Canada’s rate of inflation accelerated by more than expected for the second straight month, but the gains that are largely driven by higher gasoline prices may allow the Bank of Canada to look past the setback.

The consumer price index rose four per cent in August from a year ago, the quickest pace since April, following a 3.3 per cent increase in July, Statistics Canada reported Tuesday in Ottawa. That’s faster than the median estimate of 3.8 per cent in a Bloomberg survey of economists. On a monthly basis, the index rose 0.4 per cent, double the expectations.

Two key yearly inflation measures that filter out index components with extreme price fluctuations and are tracked closely by the central bank — the so-called trim and median core rates — also increased, averaging four per cent from an upwardly revised 3.75 per cent a month earlier, exceeding the 3.7 per cent pace expected by economists.

A three-month moving average of the measures that Governor Tiff Macklem has flagged as key to his team’s thinking rose by a full percentage point to an annualized pace of 4.49 per cent, according to Bloomberg calculations.

Traders in overnight swaps upped bets the central bank will resume tightening — odds of another rate hike rose to about a coin flip, from over a third before the release. Bonds were pummeled, with the Canada two-year yield jumping to 4.862 per cent as of 8:44 a.m. Ottawa time — the highest since July.

Tuesday’s numbers once again highlight a challenge in the current phase of the inflation battle, where the decline toward the 2 per cent target is expected to be more uncertain. The bank forecast price gains would remain near 3 per cent for the next year. But with the economy showing signs of softening, policymakers may be willing to wait for disinflationary forces to translate into a slower rate of inflation in the coming months.

Macklem alluded to the acceleration in his speech earlier this month after holding rates steady at five per cent for two straight hikes, saying that higher global oil prices would “increase headline inflation in the near term.” Energy prices had been the biggest contributor to slowing inflation since the peak last year, accounting for two-thirds of the slowdown.

In the U.S., the jump in gasoline prices also led to an acceleration in core inflation for the first time in six months.

This is the first of two inflation reports before the Bank of Canada’s next rate decision on Oct. 25, when the majority of economists in a Bloomberg survey expect Macklem and his officials to hold borrowing costs steady at five per cent.

Over the past several weeks in Canada, evidence is mounting that interest rate increases are slowing down the economy. The labor market added fewer jobs than the gains in employment from immigration-driven population growth in August, while preliminary data suggested gross domestic product was flat in July, after a surprise contraction in the second quarter.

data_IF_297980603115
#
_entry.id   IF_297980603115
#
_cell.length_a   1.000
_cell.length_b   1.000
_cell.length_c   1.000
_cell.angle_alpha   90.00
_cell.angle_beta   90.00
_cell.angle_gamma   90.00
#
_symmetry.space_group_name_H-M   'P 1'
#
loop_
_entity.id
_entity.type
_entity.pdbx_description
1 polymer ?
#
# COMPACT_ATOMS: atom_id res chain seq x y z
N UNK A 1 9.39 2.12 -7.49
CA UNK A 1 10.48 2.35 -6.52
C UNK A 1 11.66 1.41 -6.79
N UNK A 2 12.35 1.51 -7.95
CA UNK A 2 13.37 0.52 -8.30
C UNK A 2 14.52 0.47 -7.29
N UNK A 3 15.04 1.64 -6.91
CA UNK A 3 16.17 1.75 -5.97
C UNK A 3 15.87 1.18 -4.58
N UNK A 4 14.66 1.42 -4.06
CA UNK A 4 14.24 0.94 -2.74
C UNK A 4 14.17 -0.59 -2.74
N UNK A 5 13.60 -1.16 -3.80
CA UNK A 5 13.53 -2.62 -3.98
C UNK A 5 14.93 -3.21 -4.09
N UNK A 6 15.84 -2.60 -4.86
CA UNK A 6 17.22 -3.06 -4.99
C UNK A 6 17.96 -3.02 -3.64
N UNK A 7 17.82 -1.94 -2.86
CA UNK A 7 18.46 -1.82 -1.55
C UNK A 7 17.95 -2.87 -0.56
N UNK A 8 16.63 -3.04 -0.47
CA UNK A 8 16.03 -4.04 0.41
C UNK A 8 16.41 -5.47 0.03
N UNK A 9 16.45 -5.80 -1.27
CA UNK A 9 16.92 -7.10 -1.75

The bank will have some tough decisions to make at upcoming meetings, said Andrew Grantham, an economist with the Canadian Imperial Bank of Commerce.

“While the stall in the economy in Q2 and modest rise in the unemployment rate are indicators that excess demand is diminishing, which should give policymakers comfort that inflation will come down in the future, they will need to balance that against evidence that current inflationary pressures remain stronger than previously anticipated,” he said in a report to investors.

Also on Tuesday, Statistics Canada reported that the job vacancy rate — or the number of vacant positions as a proportion of total labor demand — reached 4.4 per cent in the second quarter, the fourth consecutive quarterly decline.

The acceleration in headline inflation was largely the result of higher year-over-year prices for gasoline in August compared with July. Excluding gasoline, the index held steady at 4.1 per cent in July and August.

Gasoline prices rose 0.8 per cent on the year in August, the first increase since January, after falling 12.9 per cent in July. On a monthly basis, gasoline prices rose 4.6 per cent, mainly the result of higher crude prices following production cuts from major oil-producing countries.

Shelter prices were up sixe per cent in August compared with a year earlier, after increasing 5.1 per cent in July. Faster growth in shelter prices was led by the rent index, which rose 6.5 per cent after a 5.5 per cent gain in July, as a higher interest-rate environment raised barriers to homeownership.

The mortgage interest cost index also contributed to the acceleration in shelter prices, rising at 30.9 per cent in August compared with 30.6 per cent in July.

Price growth for groceries slowed in August. On a year-over-year basis, prices for food purchased from stores rose 6.9 per cent in August compared with 8.5 per cent in July. On a monthly basis, prices for groceries were down 0.4 per cent last month.

In August, services inflation held steady at 4.3 per cent.

Regionally, prices rose at a faster year-over-year pace in August compared with July in every province.

Energy prices increased the most in Alberta, jumping 13.3 per cent in August from a year ago, with gasoline, natural and electricity prices contributing to the acceleration amid high demand.

Rent prices accelerated in eight provinces, with Newfoundland and Labrador, Alberta, Nova Scotia and Manitoba seeing the fastest price growth.

With assistance from Erik Hertzberg.